Western’s wind energy research facilities received nearly $4 million as part of new federal investments in Canada’s research infrastructure.
Today, the Honourable François-Philippe Champagne, Minister of Innovation, Science, and Industry, recognized the key role of research infrastructure in Canada’s research enterprise by announcing more than $628 million to support 19 research infrastructure projects at 14 institutions across the country.
As part of announcement, Minister Champagne announced that Western will receive $3,887,057 to support the Wind Engineering, Energy, and Environment (WindEEE) Research Facilities.
This contribution from the Government of Canada is being made through the Canada Foundation for Innovation’s (CFI) Major Science Initiative (MSI) Fund, which is designed to support the ongoing operation and maintenance needs of research facilities of national importance.
WindEEE is the only facility in Canada with a wind dome that can generate local and large weather systems, such as tornadoes and hurricanes, in a controlled environment. This advanced technology allows researchers to test and understand the effects of weather and climate change on infrastructure.
Home to two other wind facilities, WindEEE also includes the Boundary Layer Wind Tunnel Laboratory, where the structural safety of buildings and bridges all over the world are tested, and another facility dubbed the “Three Little Pigs,” where the impact of varying wind loads on full-scale houses is investigated – by testing them until they fall apart.
This new CFI funding provides essential support for ongoing operation and maintenance needs at the WindEEE research facilities to fulfil its principal goal of enhancing climate resiliency and sustainability of the built-environment and helping train the next generation of faculty, staff and students in climate and wind engineering.
“WindEEE is at the forefront of innovative research, creating new ways of measuring, testing, and finding engineering solutions for evolving challenges in wind and climate engineering. This support will help us maintain our leadership in climate and wind engineering research,” said WindEEE Research Facility director Girma Bitsuamlak.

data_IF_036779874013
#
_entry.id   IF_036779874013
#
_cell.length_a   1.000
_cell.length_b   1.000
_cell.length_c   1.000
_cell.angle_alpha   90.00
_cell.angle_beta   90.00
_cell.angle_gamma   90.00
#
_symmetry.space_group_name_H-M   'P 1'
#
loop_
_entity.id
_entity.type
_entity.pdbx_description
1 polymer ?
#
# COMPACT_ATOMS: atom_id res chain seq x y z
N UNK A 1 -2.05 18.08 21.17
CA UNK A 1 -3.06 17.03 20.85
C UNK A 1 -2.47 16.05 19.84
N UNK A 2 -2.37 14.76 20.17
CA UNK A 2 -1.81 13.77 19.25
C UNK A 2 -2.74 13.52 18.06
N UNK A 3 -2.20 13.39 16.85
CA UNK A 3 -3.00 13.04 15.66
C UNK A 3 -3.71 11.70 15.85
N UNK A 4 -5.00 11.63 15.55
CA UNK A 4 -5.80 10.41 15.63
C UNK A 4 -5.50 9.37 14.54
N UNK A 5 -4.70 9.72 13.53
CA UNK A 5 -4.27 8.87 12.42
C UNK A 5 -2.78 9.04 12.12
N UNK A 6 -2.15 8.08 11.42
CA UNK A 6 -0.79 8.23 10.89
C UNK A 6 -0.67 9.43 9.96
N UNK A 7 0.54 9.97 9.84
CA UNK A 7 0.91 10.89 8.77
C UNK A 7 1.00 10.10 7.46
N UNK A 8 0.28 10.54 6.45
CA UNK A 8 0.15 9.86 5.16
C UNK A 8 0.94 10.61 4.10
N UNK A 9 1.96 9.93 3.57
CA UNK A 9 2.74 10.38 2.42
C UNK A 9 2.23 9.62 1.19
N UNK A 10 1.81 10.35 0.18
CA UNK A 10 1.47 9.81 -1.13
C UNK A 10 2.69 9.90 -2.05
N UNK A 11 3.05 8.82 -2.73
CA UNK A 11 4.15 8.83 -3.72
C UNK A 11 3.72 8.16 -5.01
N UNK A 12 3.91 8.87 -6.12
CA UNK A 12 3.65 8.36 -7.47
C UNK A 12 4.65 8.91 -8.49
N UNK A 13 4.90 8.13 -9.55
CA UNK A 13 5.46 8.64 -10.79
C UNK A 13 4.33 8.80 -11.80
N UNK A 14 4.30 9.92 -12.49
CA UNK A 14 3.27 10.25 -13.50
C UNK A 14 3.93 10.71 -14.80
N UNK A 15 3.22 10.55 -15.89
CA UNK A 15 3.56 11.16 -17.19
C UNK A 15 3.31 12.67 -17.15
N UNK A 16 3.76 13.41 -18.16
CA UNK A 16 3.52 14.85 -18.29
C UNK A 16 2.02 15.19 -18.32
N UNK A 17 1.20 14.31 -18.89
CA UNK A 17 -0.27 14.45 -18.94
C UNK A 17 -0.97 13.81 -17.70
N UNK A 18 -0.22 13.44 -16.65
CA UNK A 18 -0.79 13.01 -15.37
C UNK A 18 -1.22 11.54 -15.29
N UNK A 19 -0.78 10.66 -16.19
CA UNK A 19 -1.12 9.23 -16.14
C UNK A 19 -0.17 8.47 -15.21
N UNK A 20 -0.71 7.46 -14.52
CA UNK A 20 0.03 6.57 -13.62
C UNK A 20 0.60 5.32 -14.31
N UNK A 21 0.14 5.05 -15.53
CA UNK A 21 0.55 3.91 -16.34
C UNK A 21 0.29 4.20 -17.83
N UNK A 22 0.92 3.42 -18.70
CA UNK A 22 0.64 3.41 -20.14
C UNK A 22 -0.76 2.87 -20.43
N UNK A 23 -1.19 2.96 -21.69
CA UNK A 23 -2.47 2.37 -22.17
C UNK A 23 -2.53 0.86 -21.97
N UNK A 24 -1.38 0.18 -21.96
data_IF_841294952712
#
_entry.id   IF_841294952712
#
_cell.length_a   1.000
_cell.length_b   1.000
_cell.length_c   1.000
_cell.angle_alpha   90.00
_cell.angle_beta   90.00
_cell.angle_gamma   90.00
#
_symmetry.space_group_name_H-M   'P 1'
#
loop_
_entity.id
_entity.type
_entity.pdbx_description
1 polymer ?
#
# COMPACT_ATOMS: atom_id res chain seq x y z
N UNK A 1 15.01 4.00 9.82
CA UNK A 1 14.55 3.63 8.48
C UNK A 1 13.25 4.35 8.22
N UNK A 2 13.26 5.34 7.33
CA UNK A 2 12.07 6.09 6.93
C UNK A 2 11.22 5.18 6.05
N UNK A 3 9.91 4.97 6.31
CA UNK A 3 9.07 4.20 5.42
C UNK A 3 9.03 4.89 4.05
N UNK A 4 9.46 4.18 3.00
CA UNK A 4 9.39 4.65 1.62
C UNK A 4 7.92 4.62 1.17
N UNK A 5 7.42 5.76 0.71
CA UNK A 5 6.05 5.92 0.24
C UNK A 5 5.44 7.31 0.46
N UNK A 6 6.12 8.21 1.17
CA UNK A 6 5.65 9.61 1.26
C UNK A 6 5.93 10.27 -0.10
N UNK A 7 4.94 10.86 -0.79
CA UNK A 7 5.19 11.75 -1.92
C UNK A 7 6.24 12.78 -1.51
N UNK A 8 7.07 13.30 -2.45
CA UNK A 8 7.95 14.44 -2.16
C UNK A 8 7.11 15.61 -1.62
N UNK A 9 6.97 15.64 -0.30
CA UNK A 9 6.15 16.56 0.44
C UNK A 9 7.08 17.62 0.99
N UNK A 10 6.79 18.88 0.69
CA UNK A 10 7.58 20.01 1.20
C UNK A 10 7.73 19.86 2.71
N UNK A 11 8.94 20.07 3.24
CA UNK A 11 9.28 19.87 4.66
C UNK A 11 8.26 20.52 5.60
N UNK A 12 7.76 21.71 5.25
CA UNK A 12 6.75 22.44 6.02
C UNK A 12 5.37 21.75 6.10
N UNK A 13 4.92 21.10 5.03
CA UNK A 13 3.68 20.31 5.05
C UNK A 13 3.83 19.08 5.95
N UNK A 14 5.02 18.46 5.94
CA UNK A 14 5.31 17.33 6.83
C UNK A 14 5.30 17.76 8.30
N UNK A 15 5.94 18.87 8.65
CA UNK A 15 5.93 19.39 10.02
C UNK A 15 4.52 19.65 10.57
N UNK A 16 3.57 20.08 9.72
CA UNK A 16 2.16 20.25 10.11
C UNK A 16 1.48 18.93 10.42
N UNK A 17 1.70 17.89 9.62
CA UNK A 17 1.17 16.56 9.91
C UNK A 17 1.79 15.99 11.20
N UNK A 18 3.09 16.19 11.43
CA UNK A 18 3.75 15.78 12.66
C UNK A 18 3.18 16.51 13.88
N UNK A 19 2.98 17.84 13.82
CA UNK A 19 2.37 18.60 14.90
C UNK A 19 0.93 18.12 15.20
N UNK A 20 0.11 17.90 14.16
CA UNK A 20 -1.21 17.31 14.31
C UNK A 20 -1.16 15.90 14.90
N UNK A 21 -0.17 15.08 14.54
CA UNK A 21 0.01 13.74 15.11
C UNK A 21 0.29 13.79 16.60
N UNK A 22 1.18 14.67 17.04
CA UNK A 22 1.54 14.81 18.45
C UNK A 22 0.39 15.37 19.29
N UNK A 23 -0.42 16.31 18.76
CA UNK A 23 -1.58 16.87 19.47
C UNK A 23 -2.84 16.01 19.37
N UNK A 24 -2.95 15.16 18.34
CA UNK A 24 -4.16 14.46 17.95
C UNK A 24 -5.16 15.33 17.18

Recognized as a national laboratory, open to all Canadian researchers, WindEEE’s sophisticated operations have demanding energy use and require highly skilled technicians and engineers even at an operational level.
“The MSI Fund allows WindEEE researchers, like me, the opportunity to achieve a better understanding of wind engineering and the ability to properly serve and service Canadian and international collaborators through various additional partnerships,” said Bitsuamlak.
“Today’s investment in CFI’s Major Science Initiatives supports nationally significant research facilities driving innovation to ensure Canada is equipped to maintain its leadership and train the next generation of world-class researchers. Canadians are placing us on the world stage by making bold discoveries and challenging our world’s most pressing issues to advance our society, well-being, and environment for all to thrive,” said Minister Champagne.
“These significant investments in world-class research infrastructure reflect the importance we place on issues that affect our environment, the health, prosperity and quality of life of all Canadians,” said Roseann O’Reilly Runte, President and CEO, Canada Foundation for Innovation.